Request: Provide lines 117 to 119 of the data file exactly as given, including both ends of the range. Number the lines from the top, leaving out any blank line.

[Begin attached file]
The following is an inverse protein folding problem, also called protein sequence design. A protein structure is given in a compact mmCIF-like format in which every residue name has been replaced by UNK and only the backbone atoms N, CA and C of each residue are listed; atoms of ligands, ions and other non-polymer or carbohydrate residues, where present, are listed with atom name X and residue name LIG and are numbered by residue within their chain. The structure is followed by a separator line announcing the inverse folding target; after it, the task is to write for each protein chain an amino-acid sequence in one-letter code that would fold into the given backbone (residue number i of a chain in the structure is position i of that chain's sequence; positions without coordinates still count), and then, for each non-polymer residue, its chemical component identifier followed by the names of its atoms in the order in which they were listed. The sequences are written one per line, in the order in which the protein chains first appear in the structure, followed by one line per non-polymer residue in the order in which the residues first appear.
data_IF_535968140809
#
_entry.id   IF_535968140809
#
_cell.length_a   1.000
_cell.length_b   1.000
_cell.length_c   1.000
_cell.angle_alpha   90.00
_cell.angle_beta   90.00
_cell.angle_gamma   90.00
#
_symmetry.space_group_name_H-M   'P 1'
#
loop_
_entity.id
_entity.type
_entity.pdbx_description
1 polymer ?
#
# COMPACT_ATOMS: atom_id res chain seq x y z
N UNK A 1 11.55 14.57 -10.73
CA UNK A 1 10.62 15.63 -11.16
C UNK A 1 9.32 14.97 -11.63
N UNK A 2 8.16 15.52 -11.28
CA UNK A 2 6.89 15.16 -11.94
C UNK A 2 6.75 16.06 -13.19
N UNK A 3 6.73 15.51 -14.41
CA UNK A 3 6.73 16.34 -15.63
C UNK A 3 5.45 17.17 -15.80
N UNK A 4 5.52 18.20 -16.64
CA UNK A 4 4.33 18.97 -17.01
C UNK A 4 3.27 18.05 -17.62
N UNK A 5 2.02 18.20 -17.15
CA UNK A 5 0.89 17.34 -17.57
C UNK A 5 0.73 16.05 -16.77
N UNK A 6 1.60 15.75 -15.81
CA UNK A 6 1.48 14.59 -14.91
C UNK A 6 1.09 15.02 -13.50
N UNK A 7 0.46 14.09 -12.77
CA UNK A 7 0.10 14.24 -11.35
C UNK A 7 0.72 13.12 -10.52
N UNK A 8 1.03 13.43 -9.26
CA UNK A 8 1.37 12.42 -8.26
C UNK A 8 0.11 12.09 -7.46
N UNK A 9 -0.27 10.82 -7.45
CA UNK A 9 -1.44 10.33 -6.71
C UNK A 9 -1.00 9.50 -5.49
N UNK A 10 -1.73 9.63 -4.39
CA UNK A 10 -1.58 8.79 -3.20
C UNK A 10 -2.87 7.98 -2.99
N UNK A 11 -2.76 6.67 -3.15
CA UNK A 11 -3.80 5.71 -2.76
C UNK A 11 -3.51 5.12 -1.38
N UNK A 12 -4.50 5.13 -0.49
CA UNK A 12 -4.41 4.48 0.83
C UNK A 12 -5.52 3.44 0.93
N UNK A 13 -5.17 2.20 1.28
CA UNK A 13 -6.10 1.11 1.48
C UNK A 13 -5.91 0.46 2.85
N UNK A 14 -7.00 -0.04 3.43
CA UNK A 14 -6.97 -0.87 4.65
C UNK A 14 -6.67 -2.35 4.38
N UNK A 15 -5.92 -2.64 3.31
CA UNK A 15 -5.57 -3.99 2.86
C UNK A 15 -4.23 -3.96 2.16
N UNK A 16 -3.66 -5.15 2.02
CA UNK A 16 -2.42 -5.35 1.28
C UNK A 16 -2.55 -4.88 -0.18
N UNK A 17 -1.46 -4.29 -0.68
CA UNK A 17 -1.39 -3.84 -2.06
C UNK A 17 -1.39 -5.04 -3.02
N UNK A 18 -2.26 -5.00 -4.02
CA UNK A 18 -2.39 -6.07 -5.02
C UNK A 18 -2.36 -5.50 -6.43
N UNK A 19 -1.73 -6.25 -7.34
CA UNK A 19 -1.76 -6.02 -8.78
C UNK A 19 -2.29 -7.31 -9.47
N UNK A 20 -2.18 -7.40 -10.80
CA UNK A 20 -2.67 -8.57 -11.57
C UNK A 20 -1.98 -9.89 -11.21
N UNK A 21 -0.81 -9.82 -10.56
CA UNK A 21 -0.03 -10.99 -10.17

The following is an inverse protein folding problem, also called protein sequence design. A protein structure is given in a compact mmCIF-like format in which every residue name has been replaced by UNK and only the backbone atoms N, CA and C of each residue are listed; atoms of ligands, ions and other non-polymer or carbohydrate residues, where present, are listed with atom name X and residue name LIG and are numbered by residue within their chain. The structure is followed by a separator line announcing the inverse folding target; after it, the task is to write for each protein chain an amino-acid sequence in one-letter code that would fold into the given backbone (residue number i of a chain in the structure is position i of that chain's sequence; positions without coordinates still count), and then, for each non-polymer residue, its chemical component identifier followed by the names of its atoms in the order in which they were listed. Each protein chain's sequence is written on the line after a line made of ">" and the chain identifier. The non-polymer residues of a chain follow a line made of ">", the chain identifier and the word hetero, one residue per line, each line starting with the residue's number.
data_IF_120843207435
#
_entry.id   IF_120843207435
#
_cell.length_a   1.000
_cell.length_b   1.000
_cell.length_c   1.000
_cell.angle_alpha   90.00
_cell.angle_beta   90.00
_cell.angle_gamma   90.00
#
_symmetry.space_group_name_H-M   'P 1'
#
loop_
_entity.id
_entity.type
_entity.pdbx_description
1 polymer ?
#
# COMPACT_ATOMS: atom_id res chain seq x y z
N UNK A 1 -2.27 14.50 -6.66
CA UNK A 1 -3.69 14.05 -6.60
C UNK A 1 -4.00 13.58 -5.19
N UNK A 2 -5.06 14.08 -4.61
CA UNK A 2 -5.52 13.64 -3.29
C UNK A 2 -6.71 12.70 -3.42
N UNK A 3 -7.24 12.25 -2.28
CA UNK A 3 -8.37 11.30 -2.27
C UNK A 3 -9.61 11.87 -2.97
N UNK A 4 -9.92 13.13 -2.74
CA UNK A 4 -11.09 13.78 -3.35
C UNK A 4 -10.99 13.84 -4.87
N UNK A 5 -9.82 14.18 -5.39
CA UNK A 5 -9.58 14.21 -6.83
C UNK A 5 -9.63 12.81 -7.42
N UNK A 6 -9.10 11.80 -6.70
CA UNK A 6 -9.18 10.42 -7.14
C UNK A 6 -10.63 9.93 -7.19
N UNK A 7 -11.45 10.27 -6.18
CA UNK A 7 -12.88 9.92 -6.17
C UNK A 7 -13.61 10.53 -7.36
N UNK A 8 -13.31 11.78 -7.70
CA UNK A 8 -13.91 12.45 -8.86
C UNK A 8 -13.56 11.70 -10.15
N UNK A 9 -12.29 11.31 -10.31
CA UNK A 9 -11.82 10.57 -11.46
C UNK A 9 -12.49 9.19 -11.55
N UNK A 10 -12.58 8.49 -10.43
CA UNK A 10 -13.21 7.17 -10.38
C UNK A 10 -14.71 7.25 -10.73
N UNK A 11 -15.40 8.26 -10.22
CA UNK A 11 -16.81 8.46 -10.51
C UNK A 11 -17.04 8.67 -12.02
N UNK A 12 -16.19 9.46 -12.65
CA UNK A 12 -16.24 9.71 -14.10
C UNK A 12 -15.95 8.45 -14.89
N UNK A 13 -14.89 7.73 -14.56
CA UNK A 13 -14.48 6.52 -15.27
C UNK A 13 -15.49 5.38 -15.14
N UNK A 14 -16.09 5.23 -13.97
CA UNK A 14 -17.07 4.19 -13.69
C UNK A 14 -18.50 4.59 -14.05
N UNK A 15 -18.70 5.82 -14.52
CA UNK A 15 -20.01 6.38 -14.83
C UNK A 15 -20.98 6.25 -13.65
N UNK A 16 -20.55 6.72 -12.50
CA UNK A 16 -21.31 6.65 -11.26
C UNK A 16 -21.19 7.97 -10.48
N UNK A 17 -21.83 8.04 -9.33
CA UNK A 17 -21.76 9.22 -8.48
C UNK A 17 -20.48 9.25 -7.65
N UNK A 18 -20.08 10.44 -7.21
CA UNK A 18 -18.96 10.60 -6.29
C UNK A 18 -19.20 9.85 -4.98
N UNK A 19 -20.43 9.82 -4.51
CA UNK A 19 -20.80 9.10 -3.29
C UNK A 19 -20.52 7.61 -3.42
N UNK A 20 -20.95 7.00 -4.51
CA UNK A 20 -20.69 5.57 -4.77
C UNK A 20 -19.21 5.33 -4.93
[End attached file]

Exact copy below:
N UNK A 5 -9.82 14.18 -5.39
CA UNK A 5 -9.58 14.21 -6.83
C UNK A 5 -9.63 12.81 -7.42